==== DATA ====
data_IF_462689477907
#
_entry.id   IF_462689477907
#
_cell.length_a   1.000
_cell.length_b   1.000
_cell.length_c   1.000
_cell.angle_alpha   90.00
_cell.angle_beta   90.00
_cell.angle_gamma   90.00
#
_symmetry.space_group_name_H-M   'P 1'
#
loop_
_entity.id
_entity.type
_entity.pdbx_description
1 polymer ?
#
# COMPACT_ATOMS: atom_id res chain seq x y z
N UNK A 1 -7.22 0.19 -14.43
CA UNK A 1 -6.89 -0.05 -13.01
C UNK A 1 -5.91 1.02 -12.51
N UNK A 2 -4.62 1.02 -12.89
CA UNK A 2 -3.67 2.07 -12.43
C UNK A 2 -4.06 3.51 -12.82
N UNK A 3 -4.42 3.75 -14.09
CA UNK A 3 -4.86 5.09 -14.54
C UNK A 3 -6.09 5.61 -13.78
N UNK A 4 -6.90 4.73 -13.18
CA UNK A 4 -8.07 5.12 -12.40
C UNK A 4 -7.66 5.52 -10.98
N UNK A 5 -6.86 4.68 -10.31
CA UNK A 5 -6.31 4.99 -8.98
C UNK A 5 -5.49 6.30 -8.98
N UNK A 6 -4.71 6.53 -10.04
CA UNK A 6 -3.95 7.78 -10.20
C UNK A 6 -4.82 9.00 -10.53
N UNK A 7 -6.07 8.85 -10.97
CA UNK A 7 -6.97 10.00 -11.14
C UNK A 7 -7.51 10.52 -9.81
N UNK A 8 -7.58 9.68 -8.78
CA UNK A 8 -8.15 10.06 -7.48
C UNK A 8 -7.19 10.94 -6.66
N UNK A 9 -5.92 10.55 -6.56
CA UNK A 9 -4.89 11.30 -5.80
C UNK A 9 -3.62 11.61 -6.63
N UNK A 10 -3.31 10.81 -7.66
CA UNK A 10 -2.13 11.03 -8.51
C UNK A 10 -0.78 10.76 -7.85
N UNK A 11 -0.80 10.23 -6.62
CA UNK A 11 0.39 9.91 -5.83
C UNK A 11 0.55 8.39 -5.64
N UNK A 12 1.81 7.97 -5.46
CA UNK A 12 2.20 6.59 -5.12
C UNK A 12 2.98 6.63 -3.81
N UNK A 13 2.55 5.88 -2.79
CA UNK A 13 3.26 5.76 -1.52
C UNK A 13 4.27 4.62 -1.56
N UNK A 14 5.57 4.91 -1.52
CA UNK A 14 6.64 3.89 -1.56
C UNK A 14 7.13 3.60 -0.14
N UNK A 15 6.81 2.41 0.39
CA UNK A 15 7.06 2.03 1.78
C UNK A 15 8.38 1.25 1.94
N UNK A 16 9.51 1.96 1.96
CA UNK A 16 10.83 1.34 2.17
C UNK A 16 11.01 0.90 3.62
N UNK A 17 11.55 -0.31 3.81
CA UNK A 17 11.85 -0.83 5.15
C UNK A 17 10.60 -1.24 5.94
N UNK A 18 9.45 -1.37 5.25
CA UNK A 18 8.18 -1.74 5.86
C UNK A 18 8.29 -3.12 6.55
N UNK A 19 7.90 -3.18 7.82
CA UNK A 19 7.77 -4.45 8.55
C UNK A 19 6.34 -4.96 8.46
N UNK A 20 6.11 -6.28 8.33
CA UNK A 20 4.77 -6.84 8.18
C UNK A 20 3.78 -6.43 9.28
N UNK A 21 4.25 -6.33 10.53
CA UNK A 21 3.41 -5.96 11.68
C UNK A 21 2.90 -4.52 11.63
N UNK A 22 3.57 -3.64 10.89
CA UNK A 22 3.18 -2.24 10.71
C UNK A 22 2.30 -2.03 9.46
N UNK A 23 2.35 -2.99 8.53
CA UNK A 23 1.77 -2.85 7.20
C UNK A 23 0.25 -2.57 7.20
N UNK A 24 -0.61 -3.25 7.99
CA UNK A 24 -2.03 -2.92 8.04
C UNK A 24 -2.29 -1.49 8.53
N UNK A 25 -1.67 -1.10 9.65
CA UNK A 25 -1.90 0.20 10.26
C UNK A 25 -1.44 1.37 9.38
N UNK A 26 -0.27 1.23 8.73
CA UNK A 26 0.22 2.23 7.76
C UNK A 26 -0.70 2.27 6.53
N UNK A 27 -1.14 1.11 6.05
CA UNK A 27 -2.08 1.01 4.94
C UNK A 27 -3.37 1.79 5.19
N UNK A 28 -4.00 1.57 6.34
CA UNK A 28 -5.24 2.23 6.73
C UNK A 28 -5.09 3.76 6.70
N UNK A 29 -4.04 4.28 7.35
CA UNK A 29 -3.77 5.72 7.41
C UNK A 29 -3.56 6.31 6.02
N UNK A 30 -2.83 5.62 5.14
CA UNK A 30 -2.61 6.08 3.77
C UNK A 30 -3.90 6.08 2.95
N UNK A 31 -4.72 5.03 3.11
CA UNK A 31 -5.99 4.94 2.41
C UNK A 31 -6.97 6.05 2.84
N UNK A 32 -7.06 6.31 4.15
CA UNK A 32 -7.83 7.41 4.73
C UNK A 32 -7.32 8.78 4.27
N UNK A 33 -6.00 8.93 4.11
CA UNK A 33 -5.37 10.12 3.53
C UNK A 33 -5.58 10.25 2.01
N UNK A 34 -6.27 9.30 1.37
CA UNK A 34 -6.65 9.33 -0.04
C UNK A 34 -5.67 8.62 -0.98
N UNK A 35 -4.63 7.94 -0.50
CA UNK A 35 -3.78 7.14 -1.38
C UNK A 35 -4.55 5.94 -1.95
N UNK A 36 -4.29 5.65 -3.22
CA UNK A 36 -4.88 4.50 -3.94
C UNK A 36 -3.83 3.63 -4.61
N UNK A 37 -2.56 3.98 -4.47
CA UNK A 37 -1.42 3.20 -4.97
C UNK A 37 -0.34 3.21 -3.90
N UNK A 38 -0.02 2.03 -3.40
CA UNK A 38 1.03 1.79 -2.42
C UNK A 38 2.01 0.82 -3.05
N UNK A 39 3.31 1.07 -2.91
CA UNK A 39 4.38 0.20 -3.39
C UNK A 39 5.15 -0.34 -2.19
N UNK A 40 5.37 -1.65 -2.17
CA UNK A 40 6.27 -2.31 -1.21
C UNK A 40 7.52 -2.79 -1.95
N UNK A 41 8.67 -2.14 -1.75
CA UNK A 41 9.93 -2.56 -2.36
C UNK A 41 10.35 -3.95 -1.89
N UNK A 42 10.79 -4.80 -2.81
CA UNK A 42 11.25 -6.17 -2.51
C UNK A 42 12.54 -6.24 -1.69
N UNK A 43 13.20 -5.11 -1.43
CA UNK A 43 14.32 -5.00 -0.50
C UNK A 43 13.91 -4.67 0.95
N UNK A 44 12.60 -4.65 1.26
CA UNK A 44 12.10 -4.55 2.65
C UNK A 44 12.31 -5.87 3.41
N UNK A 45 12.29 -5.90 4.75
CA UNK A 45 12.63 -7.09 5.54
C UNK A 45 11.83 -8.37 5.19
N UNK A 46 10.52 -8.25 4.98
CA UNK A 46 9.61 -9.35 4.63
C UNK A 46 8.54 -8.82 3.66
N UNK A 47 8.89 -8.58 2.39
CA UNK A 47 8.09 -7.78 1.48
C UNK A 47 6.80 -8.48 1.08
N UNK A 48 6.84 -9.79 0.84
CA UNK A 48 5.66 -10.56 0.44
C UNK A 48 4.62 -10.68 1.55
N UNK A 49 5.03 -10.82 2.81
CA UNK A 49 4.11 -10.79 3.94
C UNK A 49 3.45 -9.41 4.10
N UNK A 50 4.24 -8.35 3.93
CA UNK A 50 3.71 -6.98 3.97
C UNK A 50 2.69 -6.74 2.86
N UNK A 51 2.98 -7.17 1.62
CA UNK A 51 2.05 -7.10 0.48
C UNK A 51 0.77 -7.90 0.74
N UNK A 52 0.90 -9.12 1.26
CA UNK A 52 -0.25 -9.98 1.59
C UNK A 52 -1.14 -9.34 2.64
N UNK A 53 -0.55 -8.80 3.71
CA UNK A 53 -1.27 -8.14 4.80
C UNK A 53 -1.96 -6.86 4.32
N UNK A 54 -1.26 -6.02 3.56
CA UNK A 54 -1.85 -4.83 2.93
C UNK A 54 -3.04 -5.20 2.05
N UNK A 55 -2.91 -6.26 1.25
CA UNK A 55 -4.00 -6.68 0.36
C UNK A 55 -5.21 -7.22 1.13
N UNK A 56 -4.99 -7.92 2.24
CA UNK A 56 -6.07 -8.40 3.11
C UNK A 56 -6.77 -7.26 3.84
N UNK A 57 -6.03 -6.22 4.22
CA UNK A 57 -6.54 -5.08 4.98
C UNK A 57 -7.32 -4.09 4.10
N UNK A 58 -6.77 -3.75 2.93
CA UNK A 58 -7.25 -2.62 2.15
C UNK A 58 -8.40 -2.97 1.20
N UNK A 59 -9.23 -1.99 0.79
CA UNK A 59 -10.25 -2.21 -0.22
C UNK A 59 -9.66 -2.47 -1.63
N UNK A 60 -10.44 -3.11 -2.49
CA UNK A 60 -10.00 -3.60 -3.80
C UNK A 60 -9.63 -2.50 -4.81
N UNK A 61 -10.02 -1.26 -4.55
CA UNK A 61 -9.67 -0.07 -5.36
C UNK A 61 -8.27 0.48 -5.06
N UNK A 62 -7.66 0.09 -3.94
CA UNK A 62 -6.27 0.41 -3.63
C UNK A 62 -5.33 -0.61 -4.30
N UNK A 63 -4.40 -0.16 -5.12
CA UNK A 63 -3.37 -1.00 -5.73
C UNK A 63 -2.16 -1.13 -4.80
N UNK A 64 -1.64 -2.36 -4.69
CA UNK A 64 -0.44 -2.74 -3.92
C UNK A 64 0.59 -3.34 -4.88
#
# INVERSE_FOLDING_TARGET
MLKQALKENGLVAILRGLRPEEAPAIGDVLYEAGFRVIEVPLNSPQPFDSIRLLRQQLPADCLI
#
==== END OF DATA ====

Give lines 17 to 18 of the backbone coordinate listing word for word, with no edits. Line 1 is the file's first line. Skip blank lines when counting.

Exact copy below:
_entity.pdbx_description
1 polymer ?